Interest rates

Bank of England set to raise interest rates to 3% – ‘Expensive for mortgage borrowers!’ | Personal finance | Finance

The central bank’s Monetary Policy Committee (MPC) is due to meet on Thursday, November 3, next week. During this meeting, the Bank of England group will discuss whether or not to raise the UK base rate to fight inflation.

One of the consequences of this will be an increase in interest rates which will be “expensive for mortgage borrowers”, according to analysts.

As it stands, the country’s Consumer Price Index (CPI) inflation rate is 10.1% and is expected to remain high for the foreseeable future.

Over the past two months, the Bank of England has raised the base rate which is now at 2.25%.

Following the political and economic turmoil that resulted from former Prime Minister Liz Truss’ short-lived prime minister, another interest rate hike is expected next week.

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Some experts believe a 3% increase is on the table, as the current cost of living crisis puts unprecedented pressure on households.

While this will allow savers to increase their returns, those with mortgages and debt repayments will likely have to pay more.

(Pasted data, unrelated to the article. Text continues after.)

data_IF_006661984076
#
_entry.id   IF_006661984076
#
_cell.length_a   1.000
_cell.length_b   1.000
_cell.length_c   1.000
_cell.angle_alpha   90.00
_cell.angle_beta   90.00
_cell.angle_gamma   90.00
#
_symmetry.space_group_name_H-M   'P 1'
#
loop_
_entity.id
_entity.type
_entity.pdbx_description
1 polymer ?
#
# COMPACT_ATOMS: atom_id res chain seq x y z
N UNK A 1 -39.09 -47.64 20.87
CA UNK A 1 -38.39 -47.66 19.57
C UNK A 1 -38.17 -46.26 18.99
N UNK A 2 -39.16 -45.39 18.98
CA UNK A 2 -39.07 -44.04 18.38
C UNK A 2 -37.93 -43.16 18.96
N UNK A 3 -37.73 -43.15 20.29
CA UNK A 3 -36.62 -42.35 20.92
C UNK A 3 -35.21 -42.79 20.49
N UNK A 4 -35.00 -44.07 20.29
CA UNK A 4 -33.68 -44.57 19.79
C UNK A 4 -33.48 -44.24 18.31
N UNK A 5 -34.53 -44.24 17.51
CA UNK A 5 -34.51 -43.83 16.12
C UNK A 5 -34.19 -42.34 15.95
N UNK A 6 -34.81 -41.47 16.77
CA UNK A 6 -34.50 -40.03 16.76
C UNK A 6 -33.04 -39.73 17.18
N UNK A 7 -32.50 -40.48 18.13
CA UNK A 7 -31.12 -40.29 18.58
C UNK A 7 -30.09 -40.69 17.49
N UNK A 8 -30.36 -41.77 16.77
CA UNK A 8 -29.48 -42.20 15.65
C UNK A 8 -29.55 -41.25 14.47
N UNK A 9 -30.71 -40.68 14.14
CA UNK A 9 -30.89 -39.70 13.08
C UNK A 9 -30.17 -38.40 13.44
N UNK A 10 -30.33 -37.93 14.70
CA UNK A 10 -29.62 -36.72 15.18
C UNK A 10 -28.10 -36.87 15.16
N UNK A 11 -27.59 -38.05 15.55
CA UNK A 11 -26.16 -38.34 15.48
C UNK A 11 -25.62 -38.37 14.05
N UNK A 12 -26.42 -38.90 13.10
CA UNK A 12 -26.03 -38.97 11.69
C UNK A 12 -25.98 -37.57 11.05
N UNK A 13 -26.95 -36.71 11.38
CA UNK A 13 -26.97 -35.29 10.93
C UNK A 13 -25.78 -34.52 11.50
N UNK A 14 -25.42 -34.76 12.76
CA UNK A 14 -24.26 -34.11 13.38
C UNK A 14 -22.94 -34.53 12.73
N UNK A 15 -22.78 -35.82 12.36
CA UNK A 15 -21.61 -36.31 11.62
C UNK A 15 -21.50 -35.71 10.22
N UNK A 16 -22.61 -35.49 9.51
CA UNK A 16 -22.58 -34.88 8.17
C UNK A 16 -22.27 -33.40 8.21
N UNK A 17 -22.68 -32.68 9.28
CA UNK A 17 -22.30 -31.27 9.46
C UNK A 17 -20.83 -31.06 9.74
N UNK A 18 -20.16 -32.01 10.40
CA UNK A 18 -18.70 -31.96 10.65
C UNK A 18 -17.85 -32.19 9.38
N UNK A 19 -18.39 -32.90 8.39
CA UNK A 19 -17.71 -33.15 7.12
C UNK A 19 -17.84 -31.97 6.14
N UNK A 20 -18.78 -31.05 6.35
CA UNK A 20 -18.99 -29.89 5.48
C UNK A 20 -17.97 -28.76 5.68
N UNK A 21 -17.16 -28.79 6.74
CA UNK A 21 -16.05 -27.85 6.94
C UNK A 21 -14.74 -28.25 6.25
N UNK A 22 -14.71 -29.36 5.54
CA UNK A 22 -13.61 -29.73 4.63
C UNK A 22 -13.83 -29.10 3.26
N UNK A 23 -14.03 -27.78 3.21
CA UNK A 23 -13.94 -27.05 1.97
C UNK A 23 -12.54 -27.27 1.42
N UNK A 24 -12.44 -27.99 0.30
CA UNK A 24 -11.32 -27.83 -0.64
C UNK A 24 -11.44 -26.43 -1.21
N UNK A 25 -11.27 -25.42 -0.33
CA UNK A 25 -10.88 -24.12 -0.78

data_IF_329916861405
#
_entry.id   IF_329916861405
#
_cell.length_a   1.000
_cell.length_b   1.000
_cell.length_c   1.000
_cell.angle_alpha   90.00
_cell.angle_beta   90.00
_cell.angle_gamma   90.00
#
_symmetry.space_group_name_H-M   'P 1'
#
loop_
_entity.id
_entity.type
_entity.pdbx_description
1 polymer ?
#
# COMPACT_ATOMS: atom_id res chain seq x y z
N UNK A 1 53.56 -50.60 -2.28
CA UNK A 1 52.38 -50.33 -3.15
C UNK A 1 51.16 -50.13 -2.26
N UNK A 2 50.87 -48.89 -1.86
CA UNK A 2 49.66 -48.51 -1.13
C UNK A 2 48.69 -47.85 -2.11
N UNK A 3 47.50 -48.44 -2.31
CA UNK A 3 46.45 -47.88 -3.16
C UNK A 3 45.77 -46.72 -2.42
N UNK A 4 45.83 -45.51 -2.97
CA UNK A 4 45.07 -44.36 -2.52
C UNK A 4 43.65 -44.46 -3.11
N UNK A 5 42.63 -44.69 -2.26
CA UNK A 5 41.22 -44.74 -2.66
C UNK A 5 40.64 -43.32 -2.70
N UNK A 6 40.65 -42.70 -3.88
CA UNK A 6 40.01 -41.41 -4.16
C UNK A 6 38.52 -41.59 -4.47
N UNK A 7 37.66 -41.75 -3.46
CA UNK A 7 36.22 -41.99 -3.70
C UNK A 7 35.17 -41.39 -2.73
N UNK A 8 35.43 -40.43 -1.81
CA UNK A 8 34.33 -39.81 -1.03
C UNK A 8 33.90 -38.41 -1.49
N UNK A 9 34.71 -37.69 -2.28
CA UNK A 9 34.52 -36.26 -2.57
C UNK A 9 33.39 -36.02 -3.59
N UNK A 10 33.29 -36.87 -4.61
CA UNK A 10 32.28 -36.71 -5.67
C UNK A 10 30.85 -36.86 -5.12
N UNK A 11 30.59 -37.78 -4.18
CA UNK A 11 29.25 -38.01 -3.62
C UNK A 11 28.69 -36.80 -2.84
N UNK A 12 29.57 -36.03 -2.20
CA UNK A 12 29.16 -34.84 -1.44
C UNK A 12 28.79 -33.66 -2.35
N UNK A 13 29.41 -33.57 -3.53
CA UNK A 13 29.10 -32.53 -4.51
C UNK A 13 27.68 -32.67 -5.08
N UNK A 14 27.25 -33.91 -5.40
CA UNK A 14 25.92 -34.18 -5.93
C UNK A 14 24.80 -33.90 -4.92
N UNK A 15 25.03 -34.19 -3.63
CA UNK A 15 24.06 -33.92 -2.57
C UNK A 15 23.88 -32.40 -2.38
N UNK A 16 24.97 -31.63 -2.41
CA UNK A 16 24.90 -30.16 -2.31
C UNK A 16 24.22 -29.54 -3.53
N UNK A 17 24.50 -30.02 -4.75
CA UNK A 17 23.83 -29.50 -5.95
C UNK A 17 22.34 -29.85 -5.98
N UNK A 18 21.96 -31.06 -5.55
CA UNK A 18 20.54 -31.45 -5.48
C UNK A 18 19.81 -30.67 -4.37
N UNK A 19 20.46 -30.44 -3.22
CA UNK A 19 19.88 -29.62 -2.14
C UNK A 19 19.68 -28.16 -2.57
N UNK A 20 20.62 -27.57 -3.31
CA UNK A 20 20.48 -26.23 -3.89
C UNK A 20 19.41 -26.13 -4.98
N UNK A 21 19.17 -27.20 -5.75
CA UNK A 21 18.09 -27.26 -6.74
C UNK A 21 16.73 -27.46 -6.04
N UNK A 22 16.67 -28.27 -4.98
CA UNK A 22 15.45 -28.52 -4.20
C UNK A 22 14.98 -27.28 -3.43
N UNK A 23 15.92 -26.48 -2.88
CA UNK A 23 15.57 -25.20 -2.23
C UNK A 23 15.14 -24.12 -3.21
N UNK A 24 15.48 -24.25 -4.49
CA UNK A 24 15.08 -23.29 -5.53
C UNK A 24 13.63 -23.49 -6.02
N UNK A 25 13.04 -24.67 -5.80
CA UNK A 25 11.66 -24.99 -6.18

Concerns have been raised over whether the continued rise in interest rates will do more harm than good and are merely attempts to stave off the nation’s expected possible recession.

Laith Khalaf, head of investment analysis at AJ Bell, shared the current interest rate outlook.

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Mr. Khalaf explained: “As for the immediate policy decision, the market now expects interest rates to rise by 0.75% at the next meeting.

“The postponement of the new Chancellor’s budget statement will likely encourage the Bank’s rate setters to be cautious with their November interest rate hike, as they will still miss much of the economic picture.

“The Bank will still be able to adjust its monetary policy at the December meeting if necessary, when the full scope of the government’s fiscal plans will be unveiled by the autumn statement.”

Originally, the government’s budget update was due to take place ahead of the Bank of England’s announcement on October 31, 2022.

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However, it has now been pushed back to November 17 and will be delivered by new Chancellor Jeremy Hunt.

This financial update will likely take into account the outcome of the base rate announcement, along with the latest inflation figures, to determine the government’s course of action.

According to Mr Khalaf, interest rates will rise further in the UK as the country’s cost of living problems look set to continue.

The financial expert added: “Looking further ahead, the trajectory of UK interest rates is quite breathtaking.

“Especially considering that early last year the Bank of England warned of the possibility of negative interest rates.

“Last November, the base rate was still at 0.1% and the central bank expected inflation to peak at 5% in April this year.

“Now markets are pricing a base rate of 5% in 2023, and CPI inflation is at a distinctly uncomfortable 10.1%.”